Good will triumph over evil – Gordhan
GET involved in any way you can to stop the rot that is helping to destroy South Africa. That’s the message from axed finance minister Pravin Gordhan.
It was only through citizens questioning dubious decisions and officials that change could take place, Gordhan, 68, said in Kharwastan, Chatsworth, at the weekend.
He was the keynote speaker at the Kharwastan Civic Association’s 50th anniversary celebrations and sat for a live interview with Lotus FM’s Newsbreak programme.
“I remain hopeful that good will triumph over evil, but it won’t be by us just folding our arms and sitting down; we have to become active citizens,” Gordhan said.
“Get involved in some kind of way. Don’t expect anything to happen without there being public awareness and public pressure because it’s the public pressure that will make people become accountable and not give people the space in those institutions to continue with the kind of naughtiness that they are up to now.”
Gordhan is widely thought to have paid the price of trying to contain and fight government corruption when he was removed as finance minister in March. Among other things, he was accused of knowing about a so-called “rogue spy unit” at Sars, which he had once led as commissioner.
More to come
Hours before Saturday’s event, KPMG, the auditing and advisory firm whose report on the unit apparently had a hand in the downfall of Gordhan, as well as some senior Sars officials, including former deputy commissioner Ivan Pillay, withdrew the report and recommendations.
Gordhan described the withdrawal and KPMG’s apology to him as a “half-hearted so-called regret” and asked South Africans to brace themselves for what’s to come over the next few days.
“They have to go a long, long way to own up to what actually happened between their senior forensic investigators and the Sars management from 2015,” he said.
“We will talk about that in the next 10 days. There’s a lot more to come out.”
Said Gordhan: “My lawyers are looking at the report, as are the lawyers for other people. Remember that as a result of what KPMG did, in collaboration with the Sars management, if you leave the Gupta story aside, you’ve affected the livelihoods, the jobs, the income security of a number of senior people.
“Some of them have given 30 or 40 years of their life to the liberation Struggle as well. They don’t deserve this in a democracy. And somebody has to pay a price for that.”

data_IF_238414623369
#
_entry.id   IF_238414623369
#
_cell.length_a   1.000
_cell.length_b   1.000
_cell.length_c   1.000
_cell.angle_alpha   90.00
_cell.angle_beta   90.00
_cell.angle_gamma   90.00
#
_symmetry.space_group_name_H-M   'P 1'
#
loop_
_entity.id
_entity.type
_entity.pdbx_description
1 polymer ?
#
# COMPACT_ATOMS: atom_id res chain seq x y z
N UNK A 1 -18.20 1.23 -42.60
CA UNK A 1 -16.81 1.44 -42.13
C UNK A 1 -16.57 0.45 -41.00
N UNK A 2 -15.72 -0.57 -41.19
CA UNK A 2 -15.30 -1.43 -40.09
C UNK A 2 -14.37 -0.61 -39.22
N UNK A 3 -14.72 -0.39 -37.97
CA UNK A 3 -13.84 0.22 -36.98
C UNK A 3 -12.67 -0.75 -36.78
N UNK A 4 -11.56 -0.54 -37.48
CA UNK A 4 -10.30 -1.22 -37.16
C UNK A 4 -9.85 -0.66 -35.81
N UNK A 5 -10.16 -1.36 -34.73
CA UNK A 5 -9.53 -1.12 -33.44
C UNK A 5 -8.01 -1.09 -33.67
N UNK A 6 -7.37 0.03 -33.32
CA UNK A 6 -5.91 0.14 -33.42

Sars commissioner Tom Moyane has since denied the report was faulty, describing KPMG’s actions in withdrawing it as “abhorrent, unethical and unprofessional”.
Sars had been left with no option but to consider following the legal route and instituting legal proceedings against KPMG for reputational damage, he said.
Besides discussing KPMG, Gordhan also took an apparent swipe at the controversial Gupta family, who are close friends of President Jacob Zuma and who have been accused of “capturing” state entities to benefit financially.
Without naming the family, he asked: “Are the resources in the country for bank accounts in Dubai or are they for money to be spent for people in South Africa?”
With recent emails having surfaced detailing the extent of state capture, Gordhan said everybody was beginning to find out what was happening.
“The only question is: is it the people who are exposing and opposing corruption who are going to be threatened, intimidated and pursued by law enforcement agencies or is it the corrupt who are taking your tax money every day and abusing it for the wrong purpose who are going to be pursued and dealt with in a way they should be dealt with in a proper democracy?” he said.
Meanwhile, Gordhan said he would be backing Deputy President Cyril Ramaphosa as ANC leader at the party’s elective conference in December.
“I think Mr Ramaphosa has the leadership ability that we require and he has the skills and business know-how and he understands the ANC, which he’s been part of for many years. Those are the qualities we require,” he said.
Speaking of his relationship with the president, Gordhan said that while he had known Zuma since 1974, he was disappointed, not only by how some ANC members had been treated, but also because Zuma did not stop some of the “injustices” they were exposed to.
Gordhan, however, said he remained hopeful for a better South Africa.
Pravin Gordhan is interviewed on Lotus FM’s Newsbreak.